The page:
How thick is the crust of Mars? This question is what a recent study published in Geophysical Research Letters attempted to answer as it reported on data from a magnitude 4.7 marsquake recorded in May 2022 by NASA’s InSight lander, which remains the largest quake ever recorded on another planetary body. As it turns out, this data helped provide estimates of Mars’ global crustal thickness, along with a unique discovery regarding the crust in the northern and southern hemispheres, and how the interior of Mars produces its heat.Continue reading “Mars Has a Thick Crust. Its Internal Heat Mainly Comes from Radioactivity”
Its solar panels are caked with dust and the batteries are running out of juice, but NASA’s InSight Mars lander continues to soldier forth collecting more science about the Red Planet until its very last beep. To conserve energy, InSight was projected to shut down its seismometer—its last operational science instrument—by the end of June, hoping to survive on its remaining power until December. The seismometer has been the key instrument designed to measure marsquakes, which it has been recording since it touched down on Mars in 2018, and recently recorded a 5.0-magnitude quake, the biggest yet.Continue reading “Despite its draining power, NASA’s InSight Mars lander is determined to squeeze as much science as it can until the very last moment”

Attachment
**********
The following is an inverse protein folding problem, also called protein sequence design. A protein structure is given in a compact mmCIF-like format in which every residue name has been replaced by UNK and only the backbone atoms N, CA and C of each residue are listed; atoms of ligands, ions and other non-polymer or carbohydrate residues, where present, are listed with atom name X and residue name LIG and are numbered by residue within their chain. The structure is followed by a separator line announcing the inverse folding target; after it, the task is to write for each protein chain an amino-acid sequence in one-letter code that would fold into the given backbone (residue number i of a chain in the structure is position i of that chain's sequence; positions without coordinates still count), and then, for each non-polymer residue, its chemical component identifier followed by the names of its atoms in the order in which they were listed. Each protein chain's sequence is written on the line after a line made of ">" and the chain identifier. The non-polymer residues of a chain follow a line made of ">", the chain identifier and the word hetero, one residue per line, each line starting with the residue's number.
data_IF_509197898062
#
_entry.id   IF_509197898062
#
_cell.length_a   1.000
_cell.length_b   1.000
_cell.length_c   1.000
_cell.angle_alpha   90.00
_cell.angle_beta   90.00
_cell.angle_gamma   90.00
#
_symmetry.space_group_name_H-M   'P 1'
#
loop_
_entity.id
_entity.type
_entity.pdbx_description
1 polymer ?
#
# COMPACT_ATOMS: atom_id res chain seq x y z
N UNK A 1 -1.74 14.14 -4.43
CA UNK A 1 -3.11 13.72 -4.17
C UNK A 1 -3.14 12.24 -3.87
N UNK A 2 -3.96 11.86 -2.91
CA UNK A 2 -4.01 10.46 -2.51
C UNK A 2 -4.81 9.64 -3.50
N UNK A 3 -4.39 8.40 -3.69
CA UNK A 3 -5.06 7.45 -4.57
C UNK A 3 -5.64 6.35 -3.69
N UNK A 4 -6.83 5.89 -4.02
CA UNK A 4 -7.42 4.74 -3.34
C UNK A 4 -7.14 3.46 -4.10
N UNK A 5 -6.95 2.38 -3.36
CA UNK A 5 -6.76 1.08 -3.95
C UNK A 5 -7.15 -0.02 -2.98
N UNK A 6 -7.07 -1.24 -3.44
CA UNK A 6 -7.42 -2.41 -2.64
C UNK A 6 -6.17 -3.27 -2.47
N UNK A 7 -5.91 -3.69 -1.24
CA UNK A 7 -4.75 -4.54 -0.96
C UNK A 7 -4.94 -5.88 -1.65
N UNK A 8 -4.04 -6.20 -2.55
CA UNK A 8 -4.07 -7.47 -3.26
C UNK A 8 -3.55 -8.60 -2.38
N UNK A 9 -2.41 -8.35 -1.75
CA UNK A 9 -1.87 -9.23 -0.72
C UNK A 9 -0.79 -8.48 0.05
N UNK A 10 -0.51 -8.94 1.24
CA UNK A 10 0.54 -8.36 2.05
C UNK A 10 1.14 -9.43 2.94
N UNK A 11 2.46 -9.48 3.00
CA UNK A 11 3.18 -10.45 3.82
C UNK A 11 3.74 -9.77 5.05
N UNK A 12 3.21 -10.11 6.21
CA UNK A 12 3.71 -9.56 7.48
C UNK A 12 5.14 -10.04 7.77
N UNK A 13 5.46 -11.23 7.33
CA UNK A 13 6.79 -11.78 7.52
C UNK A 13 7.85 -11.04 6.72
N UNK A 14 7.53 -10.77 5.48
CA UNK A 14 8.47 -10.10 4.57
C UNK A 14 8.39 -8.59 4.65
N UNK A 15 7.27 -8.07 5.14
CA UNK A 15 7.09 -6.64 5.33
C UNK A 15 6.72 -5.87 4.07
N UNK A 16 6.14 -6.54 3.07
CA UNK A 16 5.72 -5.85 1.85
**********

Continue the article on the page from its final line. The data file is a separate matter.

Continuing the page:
Few things in life captivate us more than looking at images from other planets, no matter how dull these images might seem. This is especially true for Mars, as it’s where we’ve sent the most robots to explore its cold and dry surface. The very first image from the surface of Mars in July 1976 was nothing more than the Viking 1 lander’s footpad and some rocks, but no one cared about these mundane details because we were looking at an image from Mars. We were looking at the surface of another world for the first time in human history, and not only were we captivated by it, but we wanted more.Continue reading “This is the Last Selfie InSight Will Ever Take”
NASA has granted mission extensions to eight different planetary missions, citing the continued excellent operations of the spacecraft, but more importantly, the sustained scientific productivity of these missions, “and the potential to deepen our knowledge and understanding of the solar system and beyond.” Each mission will be extended for three more years.
One of the most exciting extensions gives a new mission to the OSIRIS-REx spacecraft, sending it to one of the most infamous asteroids of them all, the potentially hazardous asteroid Apophis.Continue reading “Eight Missions are Getting Extensions, Most Exciting: OSIRIS-REx is Going to Asteroid Apophis”